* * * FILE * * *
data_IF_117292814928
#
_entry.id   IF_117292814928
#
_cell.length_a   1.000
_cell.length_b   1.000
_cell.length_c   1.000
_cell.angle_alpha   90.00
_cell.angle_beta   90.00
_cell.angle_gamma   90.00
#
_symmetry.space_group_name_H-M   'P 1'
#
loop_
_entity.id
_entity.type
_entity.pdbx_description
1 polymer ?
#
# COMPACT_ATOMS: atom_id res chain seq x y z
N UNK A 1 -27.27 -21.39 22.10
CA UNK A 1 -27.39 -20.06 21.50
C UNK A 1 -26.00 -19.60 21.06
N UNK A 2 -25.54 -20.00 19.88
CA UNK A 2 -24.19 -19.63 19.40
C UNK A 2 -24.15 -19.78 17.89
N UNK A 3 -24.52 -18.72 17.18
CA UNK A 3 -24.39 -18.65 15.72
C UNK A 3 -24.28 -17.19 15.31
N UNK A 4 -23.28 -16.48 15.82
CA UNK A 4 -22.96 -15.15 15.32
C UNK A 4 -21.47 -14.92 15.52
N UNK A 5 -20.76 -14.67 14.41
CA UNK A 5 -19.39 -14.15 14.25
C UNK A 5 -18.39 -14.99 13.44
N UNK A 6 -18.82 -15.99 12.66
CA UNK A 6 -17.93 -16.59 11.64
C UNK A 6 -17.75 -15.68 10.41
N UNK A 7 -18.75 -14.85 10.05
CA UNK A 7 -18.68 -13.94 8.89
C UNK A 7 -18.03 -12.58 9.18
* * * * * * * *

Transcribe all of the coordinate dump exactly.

data_IF_117292814928
#
_entry.id   IF_117292814928
#
_cell.length_a   1.000
_cell.length_b   1.000
_cell.length_c   1.000
_cell.angle_alpha   90.00
_cell.angle_beta   90.00
_cell.angle_gamma   90.00
#
_symmetry.space_group_name_H-M   'P 1'
#
loop_
_entity.id
_entity.type
_entity.pdbx_description
1 polymer ?
#
# COMPACT_ATOMS: atom_id res chain seq x y z
N UNK A 1 -27.27 -21.39 22.10
CA UNK A 1 -27.39 -20.06 21.50
C UNK A 1 -26.00 -19.60 21.06
N UNK A 2 -25.54 -20.00 19.88
CA UNK A 2 -24.19 -19.63 19.40
C UNK A 2 -24.15 -19.78 17.89
N UNK A 3 -24.52 -18.72 17.18
CA UNK A 3 -24.39 -18.65 15.72
C UNK A 3 -24.28 -17.19 15.31
N UNK A 4 -23.28 -16.48 15.82
CA UNK A 4 -22.96 -15.15 15.32
C UNK A 4 -21.47 -14.92 15.52
N UNK A 5 -20.76 -14.67 14.41
CA UNK A 5 -19.39 -14.15 14.25
C UNK A 5 -18.39 -14.99 13.44
N UNK A 6 -18.82 -15.99 12.66
CA UNK A 6 -17.93 -16.59 11.64
C UNK A 6 -17.75 -15.68 10.41
N UNK A 7 -18.75 -14.85 10.05
CA UNK A 7 -18.68 -13.94 8.89
C UNK A 7 -18.03 -12.58 9.18